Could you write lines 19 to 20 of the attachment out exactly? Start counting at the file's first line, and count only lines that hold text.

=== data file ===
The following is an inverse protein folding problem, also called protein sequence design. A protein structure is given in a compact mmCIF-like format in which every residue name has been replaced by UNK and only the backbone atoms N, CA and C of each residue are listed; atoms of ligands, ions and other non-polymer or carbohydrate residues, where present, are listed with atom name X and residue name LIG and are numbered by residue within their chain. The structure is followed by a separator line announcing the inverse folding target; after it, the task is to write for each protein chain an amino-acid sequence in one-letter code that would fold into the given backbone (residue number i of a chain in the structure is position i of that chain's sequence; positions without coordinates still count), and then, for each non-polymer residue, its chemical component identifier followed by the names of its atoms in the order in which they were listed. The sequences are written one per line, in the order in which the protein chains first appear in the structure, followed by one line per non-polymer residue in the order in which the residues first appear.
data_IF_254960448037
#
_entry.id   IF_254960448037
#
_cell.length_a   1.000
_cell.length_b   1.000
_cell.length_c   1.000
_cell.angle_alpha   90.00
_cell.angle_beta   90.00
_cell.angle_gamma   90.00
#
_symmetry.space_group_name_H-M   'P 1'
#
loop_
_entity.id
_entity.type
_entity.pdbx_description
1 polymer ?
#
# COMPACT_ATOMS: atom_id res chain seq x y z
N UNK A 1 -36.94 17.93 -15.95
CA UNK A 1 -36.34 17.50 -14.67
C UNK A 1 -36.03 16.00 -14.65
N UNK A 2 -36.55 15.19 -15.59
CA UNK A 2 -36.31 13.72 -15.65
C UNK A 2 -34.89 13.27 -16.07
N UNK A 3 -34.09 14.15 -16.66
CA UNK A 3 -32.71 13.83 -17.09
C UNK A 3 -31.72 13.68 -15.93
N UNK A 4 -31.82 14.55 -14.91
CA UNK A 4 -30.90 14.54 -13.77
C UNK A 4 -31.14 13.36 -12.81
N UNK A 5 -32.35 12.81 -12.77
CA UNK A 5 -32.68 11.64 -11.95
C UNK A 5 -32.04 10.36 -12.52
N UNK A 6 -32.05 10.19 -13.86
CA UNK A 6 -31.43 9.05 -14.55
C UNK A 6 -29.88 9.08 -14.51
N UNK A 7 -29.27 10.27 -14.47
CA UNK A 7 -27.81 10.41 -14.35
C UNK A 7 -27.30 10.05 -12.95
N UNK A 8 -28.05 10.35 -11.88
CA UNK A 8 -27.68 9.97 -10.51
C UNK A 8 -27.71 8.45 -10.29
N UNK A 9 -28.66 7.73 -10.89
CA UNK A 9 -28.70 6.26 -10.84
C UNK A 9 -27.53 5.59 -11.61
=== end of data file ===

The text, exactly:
1 polymer ?
#